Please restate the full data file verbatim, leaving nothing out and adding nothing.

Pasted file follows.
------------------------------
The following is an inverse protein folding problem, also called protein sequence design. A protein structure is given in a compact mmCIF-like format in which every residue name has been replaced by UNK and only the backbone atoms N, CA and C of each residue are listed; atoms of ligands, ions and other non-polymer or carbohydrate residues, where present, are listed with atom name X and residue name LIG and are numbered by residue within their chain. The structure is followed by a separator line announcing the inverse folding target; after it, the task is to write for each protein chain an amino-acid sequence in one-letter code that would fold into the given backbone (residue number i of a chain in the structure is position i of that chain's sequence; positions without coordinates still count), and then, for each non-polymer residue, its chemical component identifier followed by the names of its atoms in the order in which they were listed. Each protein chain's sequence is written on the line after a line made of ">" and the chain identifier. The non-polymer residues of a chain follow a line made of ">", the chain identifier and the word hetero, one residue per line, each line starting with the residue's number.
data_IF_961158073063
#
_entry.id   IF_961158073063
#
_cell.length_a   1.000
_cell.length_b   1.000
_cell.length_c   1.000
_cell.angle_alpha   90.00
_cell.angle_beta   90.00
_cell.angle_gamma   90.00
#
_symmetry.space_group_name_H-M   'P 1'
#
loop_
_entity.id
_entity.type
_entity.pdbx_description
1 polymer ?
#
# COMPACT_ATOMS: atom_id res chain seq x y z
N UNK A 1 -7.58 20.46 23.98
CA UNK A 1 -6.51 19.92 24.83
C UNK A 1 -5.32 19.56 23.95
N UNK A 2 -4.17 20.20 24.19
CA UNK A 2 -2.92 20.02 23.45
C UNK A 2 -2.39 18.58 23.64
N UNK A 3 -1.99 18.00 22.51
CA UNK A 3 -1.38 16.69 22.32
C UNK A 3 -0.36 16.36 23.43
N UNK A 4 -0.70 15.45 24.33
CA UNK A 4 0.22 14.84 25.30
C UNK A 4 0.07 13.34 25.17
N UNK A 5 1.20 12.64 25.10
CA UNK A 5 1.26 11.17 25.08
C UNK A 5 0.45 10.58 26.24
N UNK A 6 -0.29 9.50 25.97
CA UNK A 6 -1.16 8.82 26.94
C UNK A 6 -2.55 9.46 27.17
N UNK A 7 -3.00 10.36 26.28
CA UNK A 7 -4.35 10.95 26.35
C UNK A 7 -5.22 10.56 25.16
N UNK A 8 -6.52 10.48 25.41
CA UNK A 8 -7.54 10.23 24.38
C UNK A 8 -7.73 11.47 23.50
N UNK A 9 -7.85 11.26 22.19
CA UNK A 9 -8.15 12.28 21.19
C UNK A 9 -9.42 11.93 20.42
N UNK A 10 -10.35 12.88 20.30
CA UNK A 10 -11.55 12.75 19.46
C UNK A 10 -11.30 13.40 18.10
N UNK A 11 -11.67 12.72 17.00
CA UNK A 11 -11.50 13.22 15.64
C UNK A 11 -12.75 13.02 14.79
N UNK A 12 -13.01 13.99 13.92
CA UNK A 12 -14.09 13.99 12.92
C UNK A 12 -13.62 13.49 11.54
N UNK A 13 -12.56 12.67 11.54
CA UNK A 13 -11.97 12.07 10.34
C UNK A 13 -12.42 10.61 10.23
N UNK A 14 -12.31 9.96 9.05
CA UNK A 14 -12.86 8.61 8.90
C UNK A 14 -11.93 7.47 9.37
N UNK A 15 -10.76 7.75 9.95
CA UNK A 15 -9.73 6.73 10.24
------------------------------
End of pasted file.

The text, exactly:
The following is an inverse protein folding problem, also called protein sequence design. A protein structure is given in a compact mmCIF-like format in which every residue name has been replaced by UNK and only the backbone atoms N, CA and C of each residue are listed; atoms of ligands, ions and other non-polymer or carbohydrate residues, where present, are listed with atom name X and residue name LIG and are numbered by residue within their chain. The structure is followed by a separator line announcing the inverse folding target; after it, the task is to write for each protein chain an amino-acid sequence in one-letter code that would fold into the given backbone (residue number i of a chain in the structure is position i of that chain's sequence; positions without coordinates still count), and then, for each non-polymer residue, its chemical component identifier followed by the names of its atoms in the order in which they were listed. Each protein chain's sequence is written on the line after a line made of ">" and the chain identifier. The non-polymer residues of a chain follow a line made of ">", the chain identifier and the word hetero, one residue per line, each line starting with the residue's number.
data_IF_961158073063
#
_entry.id   IF_961158073063
#
_cell.length_a   1.000
_cell.length_b   1.000
_cell.length_c   1.000
_cell.angle_alpha   90.00
_cell.angle_beta   90.00
_cell.angle_gamma   90.00
#
_symmetry.space_group_name_H-M   'P 1'
#
loop_
_entity.id
_entity.type
_entity.pdbx_description
1 polymer ?
#
# COMPACT_ATOMS: atom_id res chain seq x y z
N UNK A 1 -7.58 20.46 23.98
CA UNK A 1 -6.51 19.92 24.83
C UNK A 1 -5.32 19.56 23.95
N UNK A 2 -4.17 20.20 24.19
CA UNK A 2 -2.92 20.02 23.45
C UNK A 2 -2.39 18.58 23.64
N UNK A 3 -1.99 18.00 22.51
CA UNK A 3 -1.38 16.69 22.32
C UNK A 3 -0.36 16.36 23.43
N UNK A 4 -0.70 15.45 24.33
CA UNK A 4 0.22 14.84 25.30
C UNK A 4 0.07 13.34 25.17
N UNK A 5 1.20 12.64 25.10
CA UNK A 5 1.26 11.17 25.08
C UNK A 5 0.45 10.58 26.24
N UNK A 6 -0.29 9.50 25.97
CA UNK A 6 -1.16 8.82 26.94
C UNK A 6 -2.55 9.46 27.17
N UNK A 7 -3.00 10.36 26.28
CA UNK A 7 -4.35 10.95 26.35
C UNK A 7 -5.22 10.56 25.16
N UNK A 8 -6.52 10.48 25.41
CA UNK A 8 -7.54 10.23 24.38
C UNK A 8 -7.73 11.47 23.50
N UNK A 9 -7.85 11.26 22.19
CA UNK A 9 -8.15 12.28 21.19
C UNK A 9 -9.42 11.93 20.42
N UNK A 10 -10.35 12.88 20.30
CA UNK A 10 -11.55 12.75 19.46
C UNK A 10 -11.30 13.40 18.10
N UNK A 11 -11.67 12.72 17.00
CA UNK A 11 -11.50 13.22 15.64
C UNK A 11 -12.75 13.02 14.79
N UNK A 12 -13.01 13.99 13.92
CA UNK A 12 -14.09 13.99 12.92
C UNK A 12 -13.62 13.49 11.54
N UNK A 13 -12.56 12.67 11.54
CA UNK A 13 -11.97 12.07 10.34
C UNK A 13 -12.42 10.61 10.23
N UNK A 14 -12.31 9.96 9.05
CA UNK A 14 -12.86 8.61 8.90
C UNK A 14 -11.93 7.47 9.37
N UNK A 15 -10.76 7.75 9.95
CA UNK A 15 -9.73 6.73 10.24